If you’re anything like myself, politics and music are at opposite ends of the ‘things that interest me’ scale.

Three guesses which is at which end – I know that it probably makes me the poster child for the disengaged youth, but I can’t pretend I ever try keep up with politics.

Once in a while, however, music and politics overlap and I find myself paying attention to what’s going on in the world outside of my happy little bubble.

Here’s my run down of ten of the best politically charged songs since the 1950s:

1. Beyoncé – Formation

Queen B may have become the face of 21st century feminism, but her political jams don’t start and end with Run The World (Girls).

The recently-released Formation and it’s accompanying five minute masterpiece video is a strong statement against police brutality in America. Wearing her politics on her sleeve, Beyoncé stands up for black lives, black issues and black history.

Cleverly released slap bang in the middle of Black History Month, Formation is an unabashedly Southern track, with lines such as “My daddy Alabama, Momma Louisiana, you mix that negro with that Creole make a Texas bama” and “Earned all this money but they never take the country out me, I got a hot sauce in my bag, swag.”

The instant-classic video has images of post-Katrina New Orleans, and the massively symbolic scene of one of the cities police cars sinking below the flood waters, Bey herself sprawled on its hood.

With the recent unrest across the USA after the deaths of Michael Brown, Freddie Gray, and other young black men and women at the hands of the US police force, the release of this track and it’s performance at the 50th Super Bowl half time show has certainly made waves.

 

2. UB40 – One in Ten

Without naming her directly, UB40’s One in Ten was a voice for those struggling for survival at the hands of Margaret Thatcher and the harsh policies of 1980s conservative Britain.

The name of the Birmingham band’s hit comes from the number of people in the West Midlands claiming benefits during the summer of 1981 – 9.8 per cent or one in ten.

The song is a protest statement against mass unemployment as is the bands name, which was the reference number of the benefit attendance card used to sign onto the dole.

The song calls up a number of issues that arose due to such high unemployment levels, such as malnutrition, drug abuse, and homelessness.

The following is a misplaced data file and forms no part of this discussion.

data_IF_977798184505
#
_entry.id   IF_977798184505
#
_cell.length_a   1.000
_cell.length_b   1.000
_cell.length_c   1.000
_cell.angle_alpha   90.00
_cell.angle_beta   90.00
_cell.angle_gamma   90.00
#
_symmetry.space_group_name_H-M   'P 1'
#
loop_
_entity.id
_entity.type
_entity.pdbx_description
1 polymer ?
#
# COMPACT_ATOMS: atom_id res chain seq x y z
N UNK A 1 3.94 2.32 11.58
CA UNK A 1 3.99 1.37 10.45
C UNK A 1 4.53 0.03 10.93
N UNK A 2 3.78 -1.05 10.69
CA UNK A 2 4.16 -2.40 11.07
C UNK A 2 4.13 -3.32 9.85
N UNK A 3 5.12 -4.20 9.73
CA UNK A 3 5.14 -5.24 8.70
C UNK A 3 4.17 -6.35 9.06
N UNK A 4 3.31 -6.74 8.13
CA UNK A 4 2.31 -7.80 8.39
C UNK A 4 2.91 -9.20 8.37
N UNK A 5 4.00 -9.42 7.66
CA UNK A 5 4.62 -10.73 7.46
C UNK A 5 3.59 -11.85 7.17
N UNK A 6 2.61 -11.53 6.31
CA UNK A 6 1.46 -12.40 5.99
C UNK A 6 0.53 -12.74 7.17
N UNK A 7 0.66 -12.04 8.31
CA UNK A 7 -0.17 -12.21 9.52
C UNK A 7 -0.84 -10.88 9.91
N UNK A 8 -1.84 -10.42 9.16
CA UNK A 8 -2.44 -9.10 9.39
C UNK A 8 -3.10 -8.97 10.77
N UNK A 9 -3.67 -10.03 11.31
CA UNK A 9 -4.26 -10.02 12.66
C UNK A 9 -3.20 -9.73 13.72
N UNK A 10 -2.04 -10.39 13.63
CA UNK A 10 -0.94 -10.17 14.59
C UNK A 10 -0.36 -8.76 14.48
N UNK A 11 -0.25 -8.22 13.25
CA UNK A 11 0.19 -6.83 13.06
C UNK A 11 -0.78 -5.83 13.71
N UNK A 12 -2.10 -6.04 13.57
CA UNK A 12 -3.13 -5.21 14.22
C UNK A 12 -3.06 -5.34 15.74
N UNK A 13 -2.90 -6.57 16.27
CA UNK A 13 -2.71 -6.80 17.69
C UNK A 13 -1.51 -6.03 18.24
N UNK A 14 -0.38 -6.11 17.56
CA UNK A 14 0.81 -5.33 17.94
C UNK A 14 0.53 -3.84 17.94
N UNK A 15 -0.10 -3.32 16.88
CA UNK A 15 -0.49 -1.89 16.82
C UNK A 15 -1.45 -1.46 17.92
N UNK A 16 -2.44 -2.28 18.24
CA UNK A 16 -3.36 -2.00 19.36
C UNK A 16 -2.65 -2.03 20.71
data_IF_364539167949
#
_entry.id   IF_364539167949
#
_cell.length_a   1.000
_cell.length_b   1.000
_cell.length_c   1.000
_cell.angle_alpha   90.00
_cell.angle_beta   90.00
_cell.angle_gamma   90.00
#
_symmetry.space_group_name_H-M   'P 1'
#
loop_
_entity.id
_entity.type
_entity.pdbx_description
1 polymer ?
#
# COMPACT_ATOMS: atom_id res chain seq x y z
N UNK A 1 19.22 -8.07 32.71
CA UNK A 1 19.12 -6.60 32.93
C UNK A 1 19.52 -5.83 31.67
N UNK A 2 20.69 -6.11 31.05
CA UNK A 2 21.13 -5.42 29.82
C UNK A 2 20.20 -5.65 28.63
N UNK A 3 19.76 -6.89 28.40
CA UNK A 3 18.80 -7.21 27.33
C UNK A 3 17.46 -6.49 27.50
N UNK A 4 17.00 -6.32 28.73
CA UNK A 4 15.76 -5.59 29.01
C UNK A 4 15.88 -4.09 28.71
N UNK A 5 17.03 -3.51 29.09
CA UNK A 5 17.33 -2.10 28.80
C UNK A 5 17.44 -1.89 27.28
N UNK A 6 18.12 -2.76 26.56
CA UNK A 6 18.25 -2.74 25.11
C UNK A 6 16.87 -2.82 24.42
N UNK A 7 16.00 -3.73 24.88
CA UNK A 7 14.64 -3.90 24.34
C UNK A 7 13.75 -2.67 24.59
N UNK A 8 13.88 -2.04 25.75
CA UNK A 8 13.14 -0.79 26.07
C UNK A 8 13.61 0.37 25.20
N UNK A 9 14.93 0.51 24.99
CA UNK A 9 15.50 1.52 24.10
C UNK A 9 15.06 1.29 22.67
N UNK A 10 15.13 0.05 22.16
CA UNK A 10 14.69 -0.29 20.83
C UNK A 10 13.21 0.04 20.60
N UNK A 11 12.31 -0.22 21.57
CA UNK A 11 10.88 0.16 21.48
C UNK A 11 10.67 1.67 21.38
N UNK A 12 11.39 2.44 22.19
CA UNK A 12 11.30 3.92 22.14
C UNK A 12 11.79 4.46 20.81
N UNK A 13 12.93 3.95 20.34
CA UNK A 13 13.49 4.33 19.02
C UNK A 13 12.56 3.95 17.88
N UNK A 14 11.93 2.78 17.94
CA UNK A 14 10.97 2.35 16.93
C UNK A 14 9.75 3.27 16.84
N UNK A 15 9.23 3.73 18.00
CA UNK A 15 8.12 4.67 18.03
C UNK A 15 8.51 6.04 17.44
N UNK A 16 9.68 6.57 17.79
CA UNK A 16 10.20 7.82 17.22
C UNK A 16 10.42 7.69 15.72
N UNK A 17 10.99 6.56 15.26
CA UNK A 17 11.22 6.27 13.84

The line “a statistical reminder of a world that doesn’t care”  hits home about the huge numbers of Brits who, due to Thatcherism, were pretty much forgotten about as people and reduced nothing more than a statistic.

3. The Jam – The Eton Rifles

Mod revival legends The Jam managed to fit a full scale class war into a three minute song with their single The Eton Rifles.

The song was sparked by a 1978 incident, in which socialist workers on a Right to Work march from Liverpool to London were jeered and mocked by the rich kids behind the gates of posh boy playground Eton College.

In typical Paul Weller style, it’s a sarcastic rally against social inequality and class division. David Cameron rubbed Weller up the wrong way a couple of years ago, when he said on national radio that The Eton Rifles was one of his favourite songs.

With lines such as “What chance have you got against a tie and a crest?” that could easily have come from Cameron’s Eton alumni, silver spoon fed mouth, it really riled up The Jam’s front man.

Speaking to Mojo, Weller asked “Which part of it didn’t he get? It wasn’t intended as a fucking jolly drinking song for the cadet corps. I’ll play that tomorrow night with as much passion as when it was written nearly 30 years ago. It’s never been more appropriate, man.”

4. The Gossip – Standing in the Way of Control

For most British twenty-somethings, this song will forever be synonymous with our weekly dose of Cook, Effy and Freddie, as the unofficial theme song of Skins (interestingly enough, the song was used in the seminal television program without the band’s permission).

But the meaning behind it runs a little deeper than getting high in a suburban park with too much eyeliner on circa 2009.

Never one to fade into the wallpaper, loudmouth front woman Beth Ditto penned the punky Standing in the Way of Control as a direct response to President Bush’s proposed Federal Marriage Amendment – a bill that, if passed, would have constitutionally outlawed same-sex marriage in all fifty states of America.